'Pre' basal test checklist
- Start when your sugars are in range. If you have a hypo or hyper, defer the basal test for later. If you have had a hypo upto 6 hours prior to the test, postpone the basal test. Read our hypo management guide.
- No active bolus insulin. You should not have bolused in the last 4 hours (if you're on analog insulin and longer if you use Regular/Actrapid insulin. Pumpers should not have used the Square or Dual wave bolus feature for the last meal to ensure there's no active bolus).
- Your last meal or snack should be at least 4 hours prior to the starting basal testing and it should not be high in fat (fat greatly slows down the spike of sugars and that could affect your basal test).
- On the other hand you should not have fasted too long (over 12 hours) before starting the basal test. Fasting for prolonged periods may suddenly alter the insulin sensitivity and hamper the basal test results.
- Do not basal test if you are unwell (or are unusually stressed or have consumed alcohol in the last 12 hours). Insulin needs change during illness. Since sickness is a temporary episode, basal test once you are well. Read our sick day management guide.
- Do not basal test too close to your menstrual cycle. Periods impact our blood sugars and change our insulin requirements. Read our menstruation & diabetes management guide.
- Do not basal test if you have done very unusual or intense physical activity in the last 12 hours or so. Regular exercise that you do everyday/often is fine. Read our exercise and diabetes guide to learn about the impact of exercise on blood sugars.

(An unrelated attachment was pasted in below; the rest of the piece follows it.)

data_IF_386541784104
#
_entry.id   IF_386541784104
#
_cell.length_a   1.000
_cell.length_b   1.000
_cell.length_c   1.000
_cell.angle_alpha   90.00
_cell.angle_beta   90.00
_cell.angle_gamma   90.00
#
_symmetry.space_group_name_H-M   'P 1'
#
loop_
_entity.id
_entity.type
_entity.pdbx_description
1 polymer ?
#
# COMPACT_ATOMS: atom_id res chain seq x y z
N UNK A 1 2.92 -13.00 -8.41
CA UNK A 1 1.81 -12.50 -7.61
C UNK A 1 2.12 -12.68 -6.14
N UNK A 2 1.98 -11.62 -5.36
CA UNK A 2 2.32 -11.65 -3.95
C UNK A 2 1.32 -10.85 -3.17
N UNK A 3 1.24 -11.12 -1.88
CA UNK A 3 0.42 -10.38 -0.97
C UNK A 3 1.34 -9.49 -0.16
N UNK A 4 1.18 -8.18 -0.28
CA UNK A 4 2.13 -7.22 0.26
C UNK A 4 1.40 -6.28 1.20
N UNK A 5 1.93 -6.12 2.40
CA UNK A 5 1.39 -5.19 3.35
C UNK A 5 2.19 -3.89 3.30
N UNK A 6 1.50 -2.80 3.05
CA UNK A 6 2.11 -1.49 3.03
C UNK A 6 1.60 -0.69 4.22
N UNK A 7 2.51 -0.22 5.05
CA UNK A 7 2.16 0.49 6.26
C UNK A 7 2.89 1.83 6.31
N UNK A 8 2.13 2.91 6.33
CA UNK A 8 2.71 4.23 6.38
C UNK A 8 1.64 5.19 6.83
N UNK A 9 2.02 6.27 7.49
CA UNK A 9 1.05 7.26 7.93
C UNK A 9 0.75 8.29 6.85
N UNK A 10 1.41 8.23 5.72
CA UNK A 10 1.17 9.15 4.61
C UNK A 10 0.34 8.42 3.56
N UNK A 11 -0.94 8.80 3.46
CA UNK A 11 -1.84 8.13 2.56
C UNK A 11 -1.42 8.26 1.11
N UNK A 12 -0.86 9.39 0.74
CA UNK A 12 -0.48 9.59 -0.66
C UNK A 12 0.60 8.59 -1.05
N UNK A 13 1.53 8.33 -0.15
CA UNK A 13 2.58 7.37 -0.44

- Take your normal basal dose - this is exactly what we are testing. Don't skip your basal shot or don't suspend or disconnect your pump or set a temporary basal rate. Keep basal as is.
- Do not change your infusion set/patch or cartridge the day you decide to basal test. Do it a day prior or a day after.
'During' basal test checklist
- Do not consume any food during the basal test.
- You may have water or any non-caffeinated, non calorific beverages.
- If you get a hypo (below 70 mg/dl) or hyper, treat with glucose (for hypo) and insulin (for hyper) and postpone the basal test to another time.
- Normal activity or moderate exercise that you do everyday/regularly is fine. Do not do anything unusual or too intense.
- Test your blood sugars every one hour and don't forget to log it down.
- Do your normal daily activities.
'Post' basal test - Analysis
To test if your newly set basal is truly correct, you might have to observe your trends a little closer or preferably basal test again. Continue to re-test until BG is steady. It's definitely a lot of work but trust us, it's well worth the effort.
Is basal testing same for syringes, pens & pumps?
The basic premise of basal testing remains the same whether you are on MDI or insulin pumps and basal testing is required for all, irrespective of method of insulin delivery. If you're on the pump and want to make basal adjustments, ensure you change the basal an hour or two before the low or spike. Also if you're on the pump and have too many basal rates it doesn't serve any purpose because by the time one basal rate starts working, it moves into another.
- Do my basal needs have to be a particular percentage of my total insulin intake for the day, like 40-60%? Not necessary, there's no fixed standard since each person's needs are different, do what works for you. For example, if you're low carb your basal will make up a comparatively larger percentage of your total daily dose. The dose that makes your BG stay in range is the correct dose for you.
- If I wear a CGM or FGM, do I still need to test on my glucometer every one hour? Ideally yes, but you could take a call and use your glucometer at least once every few hours.
- If I don't eat every few hours, my sugars go low. How to basal test then? Lack of food doesn't cause low blood sugars - a higher basal dose could be one of the causes of hypos. This is all the more reason to basal test.
- I take basal only once a day (let's say Lantus) and I've basal tested and noticed I go high at the 18 or 20 hour mark after my basal shot. What do I do? You might need to split your basal into twice a day (or more) since certain basal insulins don't work the whole 24 hours. It's a combination of the standard action time and your individual body's response to it. Consult your HCP.